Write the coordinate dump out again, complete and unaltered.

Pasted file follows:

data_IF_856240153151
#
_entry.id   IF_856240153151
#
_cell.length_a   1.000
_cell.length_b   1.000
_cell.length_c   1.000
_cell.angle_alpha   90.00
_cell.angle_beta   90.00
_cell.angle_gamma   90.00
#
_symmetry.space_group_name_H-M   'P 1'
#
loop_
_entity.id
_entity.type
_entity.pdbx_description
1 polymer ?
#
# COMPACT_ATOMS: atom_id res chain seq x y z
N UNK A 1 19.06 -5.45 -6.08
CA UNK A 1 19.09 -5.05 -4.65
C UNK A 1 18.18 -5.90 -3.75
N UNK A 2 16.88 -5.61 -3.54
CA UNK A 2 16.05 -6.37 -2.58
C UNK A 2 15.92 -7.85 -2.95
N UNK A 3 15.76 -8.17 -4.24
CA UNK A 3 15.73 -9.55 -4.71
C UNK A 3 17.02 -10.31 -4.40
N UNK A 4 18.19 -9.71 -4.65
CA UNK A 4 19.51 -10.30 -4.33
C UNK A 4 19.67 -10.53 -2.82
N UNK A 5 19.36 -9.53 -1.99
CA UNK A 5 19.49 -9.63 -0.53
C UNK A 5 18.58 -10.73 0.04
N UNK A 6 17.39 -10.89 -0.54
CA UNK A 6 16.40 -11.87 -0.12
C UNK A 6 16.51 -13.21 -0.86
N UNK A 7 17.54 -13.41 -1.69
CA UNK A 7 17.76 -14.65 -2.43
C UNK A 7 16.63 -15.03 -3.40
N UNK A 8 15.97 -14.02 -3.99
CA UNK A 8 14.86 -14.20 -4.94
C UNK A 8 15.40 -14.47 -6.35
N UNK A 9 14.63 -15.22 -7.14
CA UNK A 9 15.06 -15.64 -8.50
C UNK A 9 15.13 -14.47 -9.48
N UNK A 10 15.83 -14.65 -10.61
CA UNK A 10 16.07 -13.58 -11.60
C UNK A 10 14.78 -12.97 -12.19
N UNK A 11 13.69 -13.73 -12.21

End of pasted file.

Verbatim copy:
data_IF_856240153151
#
_entry.id   IF_856240153151
#
_cell.length_a   1.000
_cell.length_b   1.000
_cell.length_c   1.000
_cell.angle_alpha   90.00
_cell.angle_beta   90.00
_cell.angle_gamma   90.00
#
_symmetry.space_group_name_H-M   'P 1'
#
loop_
_entity.id
_entity.type
_entity.pdbx_description
1 polymer ?
#
# COMPACT_ATOMS: atom_id res chain seq x y z
N UNK A 1 19.06 -5.45 -6.08
CA UNK A 1 19.09 -5.05 -4.65
C UNK A 1 18.18 -5.90 -3.75
N UNK A 2 16.88 -5.61 -3.54
CA UNK A 2 16.05 -6.37 -2.58
C UNK A 2 15.92 -7.85 -2.95
N UNK A 3 15.76 -8.17 -4.24
CA UNK A 3 15.73 -9.55 -4.71
C UNK A 3 17.02 -10.31 -4.40
N UNK A 4 18.19 -9.71 -4.65
CA UNK A 4 19.51 -10.30 -4.33
C UNK A 4 19.67 -10.53 -2.82
N UNK A 5 19.36 -9.53 -1.99
CA UNK A 5 19.49 -9.63 -0.53
C UNK A 5 18.58 -10.73 0.04
N UNK A 6 17.39 -10.89 -0.54
CA UNK A 6 16.40 -11.87 -0.12
C UNK A 6 16.51 -13.21 -0.86
N UNK A 7 17.54 -13.41 -1.69
CA UNK A 7 17.76 -14.65 -2.43
C UNK A 7 16.63 -15.03 -3.40
N UNK A 8 15.97 -14.02 -3.99
CA UNK A 8 14.86 -14.20 -4.94
C UNK A 8 15.40 -14.47 -6.35
N UNK A 9 14.63 -15.22 -7.14
CA UNK A 9 15.06 -15.64 -8.50
C UNK A 9 15.13 -14.47 -9.48
N UNK A 10 15.83 -14.65 -10.61
CA UNK A 10 16.07 -13.58 -11.60
C UNK A 10 14.78 -12.97 -12.19
N UNK A 11 13.69 -13.73 -12.21